The Ultimate Charles Darwin Coffee-Table Book

The Darwin Experience:
The Story of the Man and his Theory of Evolution

by John van Wyhe
National Geographic Books

It almost seems like a throwback to another age, a time when people actually read books and stuff. And National Geographic Books' The Darwin Experience: The Story of the Man and his Theory of Evolution may be one of the last such volumes ever produced, given the rate at which e-books are gobbling up market share. After all, if you want to browse through Darwin's life or read On the Origin of Species, you can do that online.

But for those of us born before the advent of the Internet, there's something warm and reassuring about a coffee-table book, all sepia-toned and illustrated in Victorian style, with pull-out reproductions of the great man's field notes. Seeing Darwin's first sketch of a "tree of life" on a screen is fine, I suppose. But flipping open a facsimile of a notebook that displays that very image alongside his scribbled explanation, the ink from the opposite side of the page visible to the point of distraction, sends a little shiver up the spine of this reader. It's like tapping into Darwin's brain.

In addition to the brain candy for evolutionists, there's also plenty of material sure to annoy creationists. Wyhe includes oodles of what newspaper editors would call fact boxes that draw our attention to the many apocryphal tales that surround Darwin and his work. Did he really delay publication of Origin out of fear of what his colleagues would think? No. There's one headlined "Darwin was right," just in case anyone might recall the New Scientist front page disingenuously suggesting the opposite. We are also reminded that it is unlikely the death of one of his children was responsible for his loss of faith, "as this had been declining since return from the Beagle voyage in 1836."

Among the most revealing inserts is his list of pros and cons for marriage. Nothing to do with evolution as such, although we learn that he sees children as the real opportunity for a "second life." Indeed, Wyhe's choice of material, as the title of the book suggests, tells us at least as much about Darwin the man as it does his revolutionary idea that "makes sense of the whole natural world."

It's an important reminder on this, the 150th anniversary of the publication of Origin, that while Darwin's contribution to knowledge was extraordinary, he was just a human being. We are all capable of greatness, and that's a wonderful message to impart to the next generation.

I'm going to hang onto this book until my son is old enough to appreciate it. By then it will probably be closer to the 160th anniversary, an event that will no doubt pass with much less mention. But I'll make a point of bringing it up. And this will be the perfect book for the job.

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When I studied biology some decades ago in the UK, we worked and thought a lot about evolutionary biology but Charles Darwin was barely considered. The closest we came was using the word "Neo-Darwinian". Why? Not lack of respect, simply that we looked towards the modern science, just as physics students study non-relativistic physics without considering the human side of Isaac Newton. Darwin-the-man was irrelevant to considering biological evolution.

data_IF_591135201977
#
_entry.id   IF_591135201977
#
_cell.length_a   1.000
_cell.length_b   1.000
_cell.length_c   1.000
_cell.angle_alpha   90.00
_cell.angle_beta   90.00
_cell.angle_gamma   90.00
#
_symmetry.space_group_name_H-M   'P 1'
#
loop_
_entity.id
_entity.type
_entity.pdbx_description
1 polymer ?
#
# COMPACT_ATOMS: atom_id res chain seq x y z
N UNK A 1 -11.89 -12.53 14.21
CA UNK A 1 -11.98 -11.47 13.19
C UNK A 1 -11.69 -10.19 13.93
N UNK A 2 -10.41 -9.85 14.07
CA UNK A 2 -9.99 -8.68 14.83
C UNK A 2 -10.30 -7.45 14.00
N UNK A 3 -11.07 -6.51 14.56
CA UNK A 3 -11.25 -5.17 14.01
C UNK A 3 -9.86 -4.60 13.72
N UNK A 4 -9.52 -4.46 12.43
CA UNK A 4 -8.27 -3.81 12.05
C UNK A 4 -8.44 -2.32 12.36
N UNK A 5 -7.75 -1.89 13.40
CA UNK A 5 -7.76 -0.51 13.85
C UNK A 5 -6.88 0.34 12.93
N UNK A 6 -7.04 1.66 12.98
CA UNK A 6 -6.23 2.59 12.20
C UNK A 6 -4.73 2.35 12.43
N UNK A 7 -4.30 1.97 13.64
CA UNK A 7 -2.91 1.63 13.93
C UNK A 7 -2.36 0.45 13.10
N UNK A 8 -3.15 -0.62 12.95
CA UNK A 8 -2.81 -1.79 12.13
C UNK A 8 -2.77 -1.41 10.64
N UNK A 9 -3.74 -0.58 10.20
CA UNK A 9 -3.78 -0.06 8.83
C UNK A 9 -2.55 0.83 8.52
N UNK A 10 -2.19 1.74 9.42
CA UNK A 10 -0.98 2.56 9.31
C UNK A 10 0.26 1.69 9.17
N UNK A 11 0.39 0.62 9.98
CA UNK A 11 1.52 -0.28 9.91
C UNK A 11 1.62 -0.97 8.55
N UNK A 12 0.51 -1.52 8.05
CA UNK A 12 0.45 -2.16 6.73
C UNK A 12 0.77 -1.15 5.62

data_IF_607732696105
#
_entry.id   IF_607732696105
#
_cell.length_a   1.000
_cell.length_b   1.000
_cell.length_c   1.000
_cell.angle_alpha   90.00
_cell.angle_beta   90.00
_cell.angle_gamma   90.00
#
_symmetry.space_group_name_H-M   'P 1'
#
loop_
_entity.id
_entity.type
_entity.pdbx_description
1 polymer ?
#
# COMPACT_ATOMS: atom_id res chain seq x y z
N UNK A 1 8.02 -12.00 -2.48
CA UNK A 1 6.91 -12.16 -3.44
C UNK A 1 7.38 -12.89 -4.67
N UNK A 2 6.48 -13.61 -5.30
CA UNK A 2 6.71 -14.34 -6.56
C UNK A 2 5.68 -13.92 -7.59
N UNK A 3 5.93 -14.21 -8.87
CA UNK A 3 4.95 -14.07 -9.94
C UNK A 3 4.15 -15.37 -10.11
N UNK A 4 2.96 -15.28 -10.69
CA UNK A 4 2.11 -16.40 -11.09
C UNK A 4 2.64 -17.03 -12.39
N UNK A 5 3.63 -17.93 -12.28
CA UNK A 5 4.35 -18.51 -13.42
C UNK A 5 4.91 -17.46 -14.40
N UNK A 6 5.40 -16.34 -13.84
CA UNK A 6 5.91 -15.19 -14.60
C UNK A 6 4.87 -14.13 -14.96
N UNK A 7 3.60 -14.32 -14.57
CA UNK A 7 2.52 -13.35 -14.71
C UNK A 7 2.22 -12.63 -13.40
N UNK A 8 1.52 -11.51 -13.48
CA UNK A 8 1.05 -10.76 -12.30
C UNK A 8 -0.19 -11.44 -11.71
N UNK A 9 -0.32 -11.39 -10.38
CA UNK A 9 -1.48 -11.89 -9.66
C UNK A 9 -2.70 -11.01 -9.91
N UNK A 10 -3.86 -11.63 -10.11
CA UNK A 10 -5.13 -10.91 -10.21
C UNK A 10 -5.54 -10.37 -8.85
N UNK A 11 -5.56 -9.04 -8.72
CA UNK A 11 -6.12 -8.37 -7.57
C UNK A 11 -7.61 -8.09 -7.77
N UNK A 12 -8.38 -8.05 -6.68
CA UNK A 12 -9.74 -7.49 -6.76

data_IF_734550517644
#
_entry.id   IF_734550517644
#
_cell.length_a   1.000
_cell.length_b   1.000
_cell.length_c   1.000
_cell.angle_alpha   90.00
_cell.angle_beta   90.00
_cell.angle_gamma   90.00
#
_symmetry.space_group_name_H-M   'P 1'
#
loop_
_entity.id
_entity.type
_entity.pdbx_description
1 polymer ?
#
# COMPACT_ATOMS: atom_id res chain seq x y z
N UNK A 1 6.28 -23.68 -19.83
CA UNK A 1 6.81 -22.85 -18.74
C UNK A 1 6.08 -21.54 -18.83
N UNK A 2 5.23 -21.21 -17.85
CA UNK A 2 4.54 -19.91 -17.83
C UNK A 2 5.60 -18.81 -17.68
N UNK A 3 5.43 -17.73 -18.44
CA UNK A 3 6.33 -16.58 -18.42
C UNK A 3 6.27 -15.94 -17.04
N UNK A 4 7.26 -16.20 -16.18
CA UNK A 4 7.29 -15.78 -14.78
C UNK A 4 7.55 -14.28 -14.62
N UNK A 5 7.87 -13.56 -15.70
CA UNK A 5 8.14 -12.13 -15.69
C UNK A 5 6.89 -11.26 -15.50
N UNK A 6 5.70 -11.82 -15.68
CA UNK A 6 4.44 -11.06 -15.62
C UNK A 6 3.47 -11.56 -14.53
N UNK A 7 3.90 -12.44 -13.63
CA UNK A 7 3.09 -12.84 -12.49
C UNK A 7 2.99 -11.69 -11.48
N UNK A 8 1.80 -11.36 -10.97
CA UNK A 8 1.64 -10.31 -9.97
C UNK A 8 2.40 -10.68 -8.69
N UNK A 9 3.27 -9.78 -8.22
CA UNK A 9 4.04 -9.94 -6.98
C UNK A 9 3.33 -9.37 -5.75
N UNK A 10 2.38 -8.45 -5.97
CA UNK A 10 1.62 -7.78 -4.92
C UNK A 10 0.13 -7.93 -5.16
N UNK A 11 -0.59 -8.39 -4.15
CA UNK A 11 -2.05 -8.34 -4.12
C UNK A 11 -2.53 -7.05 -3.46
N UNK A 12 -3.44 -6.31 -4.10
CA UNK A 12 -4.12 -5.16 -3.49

I'm not knocking Charles Darwin's greatness, especially on an anniversary, but I'm uncomfortable with the way this adulation makes us look like disciples of the man revering his sacred works (a bit like Marxists can be!) rather than scientists with a modern and dynamic theory that fits the real world.

In a way it's a shame that Darwin's work was so thoroughly excellent, because it might be easier to say to the nay-sayers who try to call us "Darwinists": "hey, we took these great ideas, they're right, they're tested, they work, but we kicked out this other rubbish, we're not accepting things just because the great man wrote them". But Darwin accurately identified his areas of doubt and uncertainty, and considering the lack of knowledge of genetics at the time, his work is amazing.

I certainly recommend visiting Downe House to anyone who has any biological knowledge and a heart! You really get a sense of place in that house and its garden.

I'm not sure creationists are to be annoyed by a denunciation of the apocryphal tales as much as they are by what Sam points out so candidly in his observation, namely his discomfort "with the way this adulation makes us look like disciples of the man revering his sacred works". Is it just the anniversary that is making those in the biological field hail Darwin as one to be worshipped, or is this the way that he is perceived whenever mentioned in conversation no matter the occasion?
If science is the one to be revered as above-all and the foundation and sustainer of reason and function, why are its proponents being revered instead of the work itself? If evolutionary science has progressed since the inception of Darwin's theory, why are those who led to its advance not being praised? From the perspective of religion, has evolutionary biology not just become another player in the game of supposed superstitious beliefs?
Again, if science is above all, why is Darwin still being hailed if that was 150 years ago? Surely, in the last 150 years of technological advances, evolutionary science has risen to a new level that gives credit to the seminal work of Darwin, yet recognizes that it's time to move on! If it hasn't progressed, it seems like evolutionary theory was just a good ploy and advocate for the atheist to make him fulfilled, providing enough to pass for plausible science while more importantly implanting the possible fallibilty of the existence of God and its ramifications (scientifically, philosophically, religiously, ethically, politically, etc.).

Interesting book; perhaps I'll grab a copy for Lisa.